Image: Alma Lopez
State of The Art is Remezcla’s weekly guide to Latin art openings in your city each week. Mingle with art admirers, collectors and casual passersby to check out these new works. And don’t forget to grab a free glass of wine…or three.____________________________
Last week we wrote about an awesome show happening at the UCLA Fowler Museum. “Sinful Saints and Saintly Sinners at the Margins of the Americas” looks at religious imagery, with each artist putting his or her own twist on martyrs, saints, icons and more. Along with the show, the museum will host a talk called “Saints, Wrestlers and Women.” Artists Judithe Hernández and Alma López will take about women and power through the lens of their art. López creates what she calls queer santas; some scenes show the Virgin Mary holding a mermaid in an embrace. Hernández crafts portraits of women wearing what look like luchador masks with a twist – many of them are just stitches on the women’s face or are emblazoned with details like red teardrops. Head to the talk on Saturday, April 5th at 2 p.m. to find out more about their work and the show.
Fowler Museum at UCLA
308 Charles E Young Dr. N
Los Angeles, CA 90024
Venezuelan artist Javier Téllez explores areas that are not easy to tackle — mental illness, insanity, psychological treatment and more. In many of his works, he strives to explore the history of treatment techniques and comment on the present state of how these techniques might deal more with social patterns of thought than we think. For his first West Coast solo show, “Games are forbidden in the labyrinth,” the artist will screen his film “Durer’s Rhinoceros” and present a special installation. The show will include a large-scale chess game, a creative metaphor about the systems that deal with mental illness. It’s a unique way to place the viewer right in the middle of Téllez’s investigation. Head to REDCAT on Saturday, April 5th from 6 p.m. to 9 p.m. to see the work for yourself.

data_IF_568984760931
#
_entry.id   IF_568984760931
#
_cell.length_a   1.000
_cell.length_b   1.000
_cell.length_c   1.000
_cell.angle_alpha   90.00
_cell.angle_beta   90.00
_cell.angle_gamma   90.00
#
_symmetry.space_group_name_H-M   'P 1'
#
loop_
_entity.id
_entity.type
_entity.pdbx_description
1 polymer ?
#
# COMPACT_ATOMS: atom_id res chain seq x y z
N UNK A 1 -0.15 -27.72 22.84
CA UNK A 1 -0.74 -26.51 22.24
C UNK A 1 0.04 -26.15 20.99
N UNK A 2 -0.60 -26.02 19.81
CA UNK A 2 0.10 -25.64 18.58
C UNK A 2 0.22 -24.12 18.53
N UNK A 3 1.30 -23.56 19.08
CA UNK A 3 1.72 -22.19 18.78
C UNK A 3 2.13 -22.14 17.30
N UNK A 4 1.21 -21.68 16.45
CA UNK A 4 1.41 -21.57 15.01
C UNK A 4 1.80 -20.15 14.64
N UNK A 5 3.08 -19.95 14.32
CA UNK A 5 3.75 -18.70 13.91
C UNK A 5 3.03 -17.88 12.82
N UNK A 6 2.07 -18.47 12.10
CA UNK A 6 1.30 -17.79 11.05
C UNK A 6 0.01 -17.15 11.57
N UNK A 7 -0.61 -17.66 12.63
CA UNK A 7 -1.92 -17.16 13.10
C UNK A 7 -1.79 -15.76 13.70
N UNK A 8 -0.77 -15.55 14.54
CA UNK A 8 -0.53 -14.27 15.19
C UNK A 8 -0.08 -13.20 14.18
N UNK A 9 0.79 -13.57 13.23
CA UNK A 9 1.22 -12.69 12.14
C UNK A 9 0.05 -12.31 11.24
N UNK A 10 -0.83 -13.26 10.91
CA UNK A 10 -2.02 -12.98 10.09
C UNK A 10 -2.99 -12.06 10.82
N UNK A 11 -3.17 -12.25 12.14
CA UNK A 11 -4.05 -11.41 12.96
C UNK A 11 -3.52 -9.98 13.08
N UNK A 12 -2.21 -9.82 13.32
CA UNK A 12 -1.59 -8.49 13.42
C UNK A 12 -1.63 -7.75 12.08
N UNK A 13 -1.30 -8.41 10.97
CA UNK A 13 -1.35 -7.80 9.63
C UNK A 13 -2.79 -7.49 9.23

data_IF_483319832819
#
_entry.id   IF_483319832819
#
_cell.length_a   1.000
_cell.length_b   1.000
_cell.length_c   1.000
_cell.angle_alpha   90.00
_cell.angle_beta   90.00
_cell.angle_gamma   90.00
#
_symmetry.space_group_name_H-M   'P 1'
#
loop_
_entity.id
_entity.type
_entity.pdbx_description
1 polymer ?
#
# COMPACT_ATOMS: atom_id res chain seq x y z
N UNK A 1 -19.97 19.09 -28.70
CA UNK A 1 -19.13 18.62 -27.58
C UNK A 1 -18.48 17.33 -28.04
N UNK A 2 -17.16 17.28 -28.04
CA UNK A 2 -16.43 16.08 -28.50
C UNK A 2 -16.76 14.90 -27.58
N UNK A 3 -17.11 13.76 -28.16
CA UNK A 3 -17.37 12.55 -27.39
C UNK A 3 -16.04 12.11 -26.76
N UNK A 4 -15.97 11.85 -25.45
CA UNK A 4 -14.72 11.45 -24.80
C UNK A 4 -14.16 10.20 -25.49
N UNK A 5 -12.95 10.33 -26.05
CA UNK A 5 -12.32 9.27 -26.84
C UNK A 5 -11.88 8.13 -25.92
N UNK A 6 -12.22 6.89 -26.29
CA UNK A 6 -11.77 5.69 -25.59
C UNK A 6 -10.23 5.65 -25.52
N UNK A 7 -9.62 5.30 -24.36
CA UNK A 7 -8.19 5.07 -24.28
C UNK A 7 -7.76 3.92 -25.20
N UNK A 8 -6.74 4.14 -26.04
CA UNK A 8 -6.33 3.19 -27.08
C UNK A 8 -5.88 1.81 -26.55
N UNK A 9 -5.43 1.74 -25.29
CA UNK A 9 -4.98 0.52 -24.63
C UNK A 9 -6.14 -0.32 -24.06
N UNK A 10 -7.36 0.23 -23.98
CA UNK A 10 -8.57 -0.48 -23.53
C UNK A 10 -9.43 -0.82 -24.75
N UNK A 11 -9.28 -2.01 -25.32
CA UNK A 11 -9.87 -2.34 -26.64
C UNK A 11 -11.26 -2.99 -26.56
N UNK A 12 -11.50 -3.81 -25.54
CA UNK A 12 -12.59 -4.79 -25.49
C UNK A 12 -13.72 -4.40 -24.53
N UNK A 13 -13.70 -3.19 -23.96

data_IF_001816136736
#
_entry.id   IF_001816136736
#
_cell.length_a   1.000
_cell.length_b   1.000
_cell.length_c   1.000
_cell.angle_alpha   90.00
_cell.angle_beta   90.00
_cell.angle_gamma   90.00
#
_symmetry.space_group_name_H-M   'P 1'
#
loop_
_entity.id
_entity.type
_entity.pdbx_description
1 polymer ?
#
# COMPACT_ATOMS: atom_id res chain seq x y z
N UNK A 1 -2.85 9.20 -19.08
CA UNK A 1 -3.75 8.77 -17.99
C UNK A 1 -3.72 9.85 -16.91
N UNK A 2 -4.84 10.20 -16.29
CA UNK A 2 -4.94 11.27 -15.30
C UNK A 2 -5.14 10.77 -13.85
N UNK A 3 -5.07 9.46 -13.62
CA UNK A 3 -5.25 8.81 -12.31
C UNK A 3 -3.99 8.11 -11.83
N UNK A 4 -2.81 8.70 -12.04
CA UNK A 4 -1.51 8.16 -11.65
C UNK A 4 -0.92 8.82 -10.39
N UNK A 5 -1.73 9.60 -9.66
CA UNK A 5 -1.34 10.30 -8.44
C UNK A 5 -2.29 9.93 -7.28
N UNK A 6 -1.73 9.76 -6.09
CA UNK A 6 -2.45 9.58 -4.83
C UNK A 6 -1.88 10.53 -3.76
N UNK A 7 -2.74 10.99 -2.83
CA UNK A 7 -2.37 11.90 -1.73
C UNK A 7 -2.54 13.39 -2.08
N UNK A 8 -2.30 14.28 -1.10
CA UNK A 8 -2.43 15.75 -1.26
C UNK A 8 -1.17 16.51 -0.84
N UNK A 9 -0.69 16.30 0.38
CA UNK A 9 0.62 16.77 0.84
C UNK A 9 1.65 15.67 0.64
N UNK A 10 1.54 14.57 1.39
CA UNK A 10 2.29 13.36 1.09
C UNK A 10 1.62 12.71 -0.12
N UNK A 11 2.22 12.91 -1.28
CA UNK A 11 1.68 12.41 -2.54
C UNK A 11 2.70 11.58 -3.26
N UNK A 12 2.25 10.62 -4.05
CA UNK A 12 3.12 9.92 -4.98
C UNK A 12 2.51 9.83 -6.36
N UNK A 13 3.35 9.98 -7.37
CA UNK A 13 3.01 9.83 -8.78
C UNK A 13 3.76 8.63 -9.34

631 West 2nd St.
Los Angeles, CA 90012
With titles like “Aquellos que escapan del sueño” and “La soledad diversa,” Alexis Lago’s watercolors feel dream-like yet familiar. Where have we seen these visions of creatures that seem to exist at the end of some world? Formerly trained as a biochemist, the artist takes an up-close approach to his fantastical world, embedding each inch of his creatures and architecture with complex detail. Lago describes his scenes as a reflection on and questioning of his own place in the world. The Cuban artist will showcase his works at his first West Coast solo show “Possible Moves” this Saturday, April 5 from 6 p.m. to 8 p.m. Expect surreal, elusive images of worlds that seem strange but intriguing.
166 N. La Brea Ave.
Los Angeles, CA 90036